Tag: Racism

Naming the Threat

It’s not hard to completely miss something that exists in plain sight. To see is itself a process of precognition—matching up an anticipated picture of reality to what you observe in real time. If there is no precognition, no placeholder mental picture that deems the matter significant, then perception can be delayed—and indeed, in many cases, entirely denied.

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The New Deal Wasn’t Intrinsically Racist

In recent decades, “racial disparity” has become the central framework for discussing inequities affecting African Americans in the United States. In this usage, disparity refers to the disproportionate statistical representation of some categorically defined populations on average in the distribution of undesirable things—unemployment, low wages, infant mortality, poor education, incarceration, etc.

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The Argument Against D.C. Statehood Is Rooted in Racism

In February of 1873, James Shepherd Pike, a radical Republican journalist and longtime advocate for black suffrage, was assigned by the New York Tribune to cover a Deep South state legislature in the midst of Reconstruction. At the time, governments across the region, thanks to the policies enacted by the federal government, had begun to see an influx of black men among their ranks, and Pike sought to explore the reality of such a swift change of fortune.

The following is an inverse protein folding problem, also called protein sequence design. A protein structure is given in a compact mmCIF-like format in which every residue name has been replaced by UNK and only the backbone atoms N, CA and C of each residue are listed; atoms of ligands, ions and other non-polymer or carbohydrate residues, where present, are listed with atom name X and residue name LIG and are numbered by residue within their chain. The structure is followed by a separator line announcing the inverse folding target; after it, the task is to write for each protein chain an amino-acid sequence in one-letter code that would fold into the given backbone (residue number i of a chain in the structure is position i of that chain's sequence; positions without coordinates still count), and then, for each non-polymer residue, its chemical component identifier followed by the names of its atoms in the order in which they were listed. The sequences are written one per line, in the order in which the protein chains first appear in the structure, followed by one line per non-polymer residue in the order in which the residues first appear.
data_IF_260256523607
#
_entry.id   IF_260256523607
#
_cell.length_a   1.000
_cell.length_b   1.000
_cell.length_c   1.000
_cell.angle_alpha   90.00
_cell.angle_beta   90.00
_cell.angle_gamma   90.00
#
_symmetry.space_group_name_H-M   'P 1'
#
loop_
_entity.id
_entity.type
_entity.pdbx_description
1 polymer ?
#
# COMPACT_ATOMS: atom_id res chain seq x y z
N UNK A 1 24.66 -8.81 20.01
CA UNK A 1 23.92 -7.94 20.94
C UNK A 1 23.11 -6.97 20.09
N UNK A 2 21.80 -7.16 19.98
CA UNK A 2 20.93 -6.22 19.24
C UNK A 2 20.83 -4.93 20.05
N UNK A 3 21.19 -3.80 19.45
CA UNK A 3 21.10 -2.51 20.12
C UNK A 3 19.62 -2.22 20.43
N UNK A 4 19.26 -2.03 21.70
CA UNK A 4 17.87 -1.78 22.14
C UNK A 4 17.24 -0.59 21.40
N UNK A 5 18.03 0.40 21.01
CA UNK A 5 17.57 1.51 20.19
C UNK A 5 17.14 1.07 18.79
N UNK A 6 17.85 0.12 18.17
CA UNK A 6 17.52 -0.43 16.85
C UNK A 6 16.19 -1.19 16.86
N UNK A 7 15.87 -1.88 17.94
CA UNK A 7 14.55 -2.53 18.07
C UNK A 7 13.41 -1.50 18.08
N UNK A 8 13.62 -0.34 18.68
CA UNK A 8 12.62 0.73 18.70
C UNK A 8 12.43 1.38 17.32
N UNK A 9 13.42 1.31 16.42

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Deporting Harvard Students Was Always the Goal

For Ismail Ajjawi, this should be orientation week. A Palestinian student living in Lebanon, Ajjawi was awarded a scholarship to Harvard University in Cambridge, Massachusetts by AMIDEAST, a nonprofit organization founded in 1951 with the goal of providing cross-cultural and educational opportunities for those in the Middle East, North Africa, and the United States. But Ajjawi isn’t in Cambridge; he’s back in Lebanon.

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The Integration Success Stories

On April 19, 1971, the Senate began debate on legislation that had the potential to foster meaningful integration in American schools. The bill was Connecticut Senator Abraham Ribicoff’s baby. He thought that supposedly haphazard, so-called de facto segregation was a myth. Instead, he believed that all segregation was traceable to law or public policy. It was all “de jure.

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